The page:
Google Clos­­ing Compare May Signal Bigger Ambitions in Fintech


Eons ago, in November 2014, Daily Fintech looked at Google as part of a series on big tech ambitions in Fintech (Apple, Facebook, Alibaba, Google). Our TL;DR summary on Google at that time was “quietly plugging away with massive ambition. This is the story of the dog that did not bark (yet)”. 15 months is officially an eon in a market developing as fast as Fintech. The Google big dog is about to bark in Fintech and the apparent retreat – closing Compare – may signal greater ambition that should worry incumbents and startups alike.

Misdirection, failure or tactical retreat?

From WSJ (paywall) one assumes the story is one of failure:

“Google is shuttering its comparison-shopping site for auto insurance, credit cards and mortgages after one year.”

Other financially oriented sites led with the same failure story. You can almost hear the sigh of relief as incumbents in Insurance, go “phew, thank goodness our business is too complex for Google”. Insurance Age reports on the losses:

“Compare site, reported under the brand, also reported financial losses. In 2013 it posted a £12.64m loss after costs exceeded turnover. In 2014 it also posted a loss for the financial year of £19.4m.”

Lets put that in context. Google profit in 2014 was $3,720m. Convert that £19.4m at a generous rate of 1.55 (pre Brexit talk) gives us a $30m loss – which is about 1.24% of their profits. Given the scale of the opportunity Google could have patiently stayed the course as they have done in so many other big markets.

The best site on search is SearchEngineWatch and for this story they interviewed an expert (Carl Hendy) who said:

“I wouldn’t open the champagne too soon. Google has a habit of misdirecting everyone.”


I am with Carl Hendy on this one. It is time to dig a bit deeper. As we reported last year,

Banks can buy the Fintechs it is the Bigtechs they have to worry about.

Rounding errors and big needles to move

Google spent £38m in 2011 to buy, which became the Compare offering and that division has lost money since then.

Google has a big needle to move. Google revenue in 2015 was over $74 billion. To get 10% growth (the prized double digit growth rate), Google has to find $7.4 billion of new revenue each year. The law of large numbers is unforgiving – and needs huge markets.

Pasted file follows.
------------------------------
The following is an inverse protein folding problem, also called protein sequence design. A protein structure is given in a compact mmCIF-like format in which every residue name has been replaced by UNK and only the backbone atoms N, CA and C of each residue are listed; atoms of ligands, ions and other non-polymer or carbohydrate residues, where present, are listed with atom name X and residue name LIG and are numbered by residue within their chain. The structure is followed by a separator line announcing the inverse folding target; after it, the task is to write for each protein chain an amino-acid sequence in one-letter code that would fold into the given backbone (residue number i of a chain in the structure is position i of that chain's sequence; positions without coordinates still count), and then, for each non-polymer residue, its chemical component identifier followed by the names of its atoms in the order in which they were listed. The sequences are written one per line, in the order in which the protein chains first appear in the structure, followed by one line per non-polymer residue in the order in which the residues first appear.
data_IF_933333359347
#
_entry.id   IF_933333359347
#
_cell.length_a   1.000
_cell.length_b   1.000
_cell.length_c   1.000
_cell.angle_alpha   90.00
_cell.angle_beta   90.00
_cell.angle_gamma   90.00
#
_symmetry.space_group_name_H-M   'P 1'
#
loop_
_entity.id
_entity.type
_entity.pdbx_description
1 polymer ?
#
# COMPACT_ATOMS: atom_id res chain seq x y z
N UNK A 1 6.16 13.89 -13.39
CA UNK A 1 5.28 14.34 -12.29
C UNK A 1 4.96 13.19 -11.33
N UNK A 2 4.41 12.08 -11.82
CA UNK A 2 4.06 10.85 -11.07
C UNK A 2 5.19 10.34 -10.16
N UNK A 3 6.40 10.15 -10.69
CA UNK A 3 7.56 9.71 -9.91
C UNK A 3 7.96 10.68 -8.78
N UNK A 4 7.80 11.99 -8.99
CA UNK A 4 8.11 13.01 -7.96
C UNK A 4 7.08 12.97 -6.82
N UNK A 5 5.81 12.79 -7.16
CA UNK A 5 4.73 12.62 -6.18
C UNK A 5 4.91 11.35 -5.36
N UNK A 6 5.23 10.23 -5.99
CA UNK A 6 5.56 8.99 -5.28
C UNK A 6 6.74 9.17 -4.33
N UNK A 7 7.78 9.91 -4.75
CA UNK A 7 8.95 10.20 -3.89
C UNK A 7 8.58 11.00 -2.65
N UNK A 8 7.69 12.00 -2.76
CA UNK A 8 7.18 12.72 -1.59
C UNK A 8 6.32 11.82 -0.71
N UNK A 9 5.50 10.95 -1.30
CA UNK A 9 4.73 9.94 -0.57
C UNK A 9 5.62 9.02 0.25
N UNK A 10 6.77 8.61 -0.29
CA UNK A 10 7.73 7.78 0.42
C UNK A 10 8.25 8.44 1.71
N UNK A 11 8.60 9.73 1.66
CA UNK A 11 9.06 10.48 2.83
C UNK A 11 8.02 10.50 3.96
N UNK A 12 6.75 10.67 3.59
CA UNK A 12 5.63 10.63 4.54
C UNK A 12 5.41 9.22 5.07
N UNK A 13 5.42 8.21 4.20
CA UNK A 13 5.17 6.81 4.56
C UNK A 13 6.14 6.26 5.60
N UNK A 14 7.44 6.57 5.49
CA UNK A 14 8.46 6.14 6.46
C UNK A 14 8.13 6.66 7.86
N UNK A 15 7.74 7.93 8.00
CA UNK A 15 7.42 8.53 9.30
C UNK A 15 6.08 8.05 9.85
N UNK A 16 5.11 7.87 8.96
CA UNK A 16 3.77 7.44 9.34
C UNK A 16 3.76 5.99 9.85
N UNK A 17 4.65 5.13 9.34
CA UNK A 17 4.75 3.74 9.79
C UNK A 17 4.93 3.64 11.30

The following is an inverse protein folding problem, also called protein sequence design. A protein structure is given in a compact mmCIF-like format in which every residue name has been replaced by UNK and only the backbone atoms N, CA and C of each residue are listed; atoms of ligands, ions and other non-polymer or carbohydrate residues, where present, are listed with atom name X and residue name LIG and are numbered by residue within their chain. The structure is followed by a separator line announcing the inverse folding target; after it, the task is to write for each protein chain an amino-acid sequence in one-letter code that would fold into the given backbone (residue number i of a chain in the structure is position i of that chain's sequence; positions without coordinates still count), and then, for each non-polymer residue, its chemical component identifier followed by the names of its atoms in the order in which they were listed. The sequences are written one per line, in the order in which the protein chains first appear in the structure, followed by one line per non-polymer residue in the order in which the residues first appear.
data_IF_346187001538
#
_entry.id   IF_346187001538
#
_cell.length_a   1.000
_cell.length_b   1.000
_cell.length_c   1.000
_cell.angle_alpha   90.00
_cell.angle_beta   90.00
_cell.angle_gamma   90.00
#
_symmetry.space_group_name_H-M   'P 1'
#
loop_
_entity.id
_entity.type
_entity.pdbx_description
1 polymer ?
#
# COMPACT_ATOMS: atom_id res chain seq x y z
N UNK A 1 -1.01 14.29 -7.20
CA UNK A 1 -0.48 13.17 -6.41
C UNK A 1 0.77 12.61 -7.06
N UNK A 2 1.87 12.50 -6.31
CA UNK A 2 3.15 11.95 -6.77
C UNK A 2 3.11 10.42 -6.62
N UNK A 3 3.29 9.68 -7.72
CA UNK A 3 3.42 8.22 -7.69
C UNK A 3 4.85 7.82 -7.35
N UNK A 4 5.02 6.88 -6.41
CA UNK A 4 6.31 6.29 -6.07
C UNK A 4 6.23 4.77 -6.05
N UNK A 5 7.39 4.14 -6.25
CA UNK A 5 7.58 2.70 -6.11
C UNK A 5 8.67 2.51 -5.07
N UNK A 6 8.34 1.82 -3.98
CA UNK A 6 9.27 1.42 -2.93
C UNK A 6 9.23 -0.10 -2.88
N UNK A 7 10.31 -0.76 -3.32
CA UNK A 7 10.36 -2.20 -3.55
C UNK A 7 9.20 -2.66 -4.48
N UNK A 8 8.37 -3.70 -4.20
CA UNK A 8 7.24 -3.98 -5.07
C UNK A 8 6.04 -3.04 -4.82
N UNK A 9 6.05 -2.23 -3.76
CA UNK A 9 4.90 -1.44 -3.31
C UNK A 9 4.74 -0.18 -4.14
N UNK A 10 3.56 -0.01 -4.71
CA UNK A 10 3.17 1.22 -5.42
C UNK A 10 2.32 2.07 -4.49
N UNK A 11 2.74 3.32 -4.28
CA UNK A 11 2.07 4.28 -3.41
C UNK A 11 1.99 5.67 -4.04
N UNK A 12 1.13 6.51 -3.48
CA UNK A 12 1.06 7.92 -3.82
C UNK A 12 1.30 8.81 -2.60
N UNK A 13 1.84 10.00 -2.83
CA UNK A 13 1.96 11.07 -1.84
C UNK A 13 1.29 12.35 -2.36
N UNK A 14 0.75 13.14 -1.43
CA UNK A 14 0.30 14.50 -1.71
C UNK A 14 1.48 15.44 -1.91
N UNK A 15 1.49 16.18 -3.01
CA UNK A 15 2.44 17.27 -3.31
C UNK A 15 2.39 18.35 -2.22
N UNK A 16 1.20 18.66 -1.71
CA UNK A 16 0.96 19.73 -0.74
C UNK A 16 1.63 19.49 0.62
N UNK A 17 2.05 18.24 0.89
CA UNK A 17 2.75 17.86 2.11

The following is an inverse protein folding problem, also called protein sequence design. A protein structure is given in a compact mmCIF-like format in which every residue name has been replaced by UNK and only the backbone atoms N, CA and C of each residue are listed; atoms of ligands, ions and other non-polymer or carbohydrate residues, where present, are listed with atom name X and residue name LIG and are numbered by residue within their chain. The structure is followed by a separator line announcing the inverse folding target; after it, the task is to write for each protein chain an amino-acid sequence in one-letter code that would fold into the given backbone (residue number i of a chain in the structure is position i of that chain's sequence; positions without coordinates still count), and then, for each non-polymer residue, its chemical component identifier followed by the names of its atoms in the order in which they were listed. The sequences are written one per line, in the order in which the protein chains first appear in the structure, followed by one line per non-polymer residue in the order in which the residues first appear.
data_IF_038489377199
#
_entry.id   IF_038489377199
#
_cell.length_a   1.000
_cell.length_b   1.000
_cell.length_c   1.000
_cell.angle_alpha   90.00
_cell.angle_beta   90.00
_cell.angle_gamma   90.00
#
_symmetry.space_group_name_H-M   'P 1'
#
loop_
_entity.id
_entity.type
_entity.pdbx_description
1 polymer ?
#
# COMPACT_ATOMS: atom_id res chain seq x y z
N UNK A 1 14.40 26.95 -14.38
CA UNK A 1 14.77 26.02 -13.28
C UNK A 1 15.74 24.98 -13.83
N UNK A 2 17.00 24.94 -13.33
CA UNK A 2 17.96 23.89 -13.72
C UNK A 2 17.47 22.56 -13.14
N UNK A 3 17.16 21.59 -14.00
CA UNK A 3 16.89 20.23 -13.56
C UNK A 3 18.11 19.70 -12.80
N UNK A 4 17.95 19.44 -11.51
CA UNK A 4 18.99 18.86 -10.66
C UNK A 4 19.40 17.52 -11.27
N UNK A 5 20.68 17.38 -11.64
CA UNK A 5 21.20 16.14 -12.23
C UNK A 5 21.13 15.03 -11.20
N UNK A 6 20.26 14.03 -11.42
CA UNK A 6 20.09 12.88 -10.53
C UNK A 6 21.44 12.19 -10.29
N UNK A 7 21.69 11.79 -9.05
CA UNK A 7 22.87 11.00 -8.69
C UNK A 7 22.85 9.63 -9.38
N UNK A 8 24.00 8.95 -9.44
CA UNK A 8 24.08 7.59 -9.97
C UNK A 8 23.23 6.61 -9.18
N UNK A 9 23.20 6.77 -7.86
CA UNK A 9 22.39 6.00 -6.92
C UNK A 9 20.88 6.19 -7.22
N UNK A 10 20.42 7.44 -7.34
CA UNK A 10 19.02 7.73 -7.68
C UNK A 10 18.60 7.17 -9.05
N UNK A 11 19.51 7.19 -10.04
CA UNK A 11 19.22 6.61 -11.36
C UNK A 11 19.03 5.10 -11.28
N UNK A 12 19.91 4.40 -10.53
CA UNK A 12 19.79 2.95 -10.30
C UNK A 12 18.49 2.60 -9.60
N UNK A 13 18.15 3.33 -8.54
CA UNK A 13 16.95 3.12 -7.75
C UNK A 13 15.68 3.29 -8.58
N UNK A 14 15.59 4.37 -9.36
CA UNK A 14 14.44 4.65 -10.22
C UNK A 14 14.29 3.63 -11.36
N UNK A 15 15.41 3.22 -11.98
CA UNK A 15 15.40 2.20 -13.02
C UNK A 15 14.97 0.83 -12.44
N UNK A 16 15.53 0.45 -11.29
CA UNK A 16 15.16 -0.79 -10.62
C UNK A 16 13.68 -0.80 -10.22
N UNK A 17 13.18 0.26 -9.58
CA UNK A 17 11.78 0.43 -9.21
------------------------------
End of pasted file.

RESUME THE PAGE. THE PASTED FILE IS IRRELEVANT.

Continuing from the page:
Now look at the size of the markets that Compare was going after (US only):

Auto Insurance: $186 billion in premiums
Mortgages: $13,700 billion in total loans outstanding

Credit Cards: $2,210 billion in total value of transactions in 2012

Compare could have also entered:

  • Health Insurance
  • Other Lending
  • Other Property and Casualty Insurance
  • Savings & Investments & Brokerage

It seems odd to exit massive markets when you need to move such a massive revenue needle.
Insights from the Google Ventures portfolio 

Look at the Google Ventures Fintech portfolio. This gives them insights into these massive markets.

Oscar – health insurance

Ondeck – lending

CircleUp – crowdfunding

Gusto (if Zenefits stumbles badly, this is a similar model)

LendUp – lending

Google understands Fintech. It is only a question of time before they make their move. Expect it to be a game-changer.

Beware those European regulators

In Fintech we often contrast the unregulated Tech with the highly regulated Fin. The BigTechs are different. They are so big they attract regulatory attention, particularly in Europe. Google is particularly in the regulator’s sights. Insurance Age has the story as it affects Fintech:

Google may be thinking “if we are going to be regulated, we might at least go for a bigger prize”.


If Google’s core advertising business is threatened by adblockers, as this site reports, it would be smart to go to a more direct revenue model.

When Stacks Collapse

Compare was doing what Brokers do. As we reported on the story on Lemonade, the big value is further down the Insurance stack. Google could become a regulated Insurance company.

Key to a direct revenue model is a fully functioning payment system. Think of iTunes. In our analysis an eon ago in November 2014 we concluded that

“Google will keep plugging away at this until they crack it, like they have done in other markets. One statement from Omid Kordestani stands out:

“We’re developing a fully functional payment system.”

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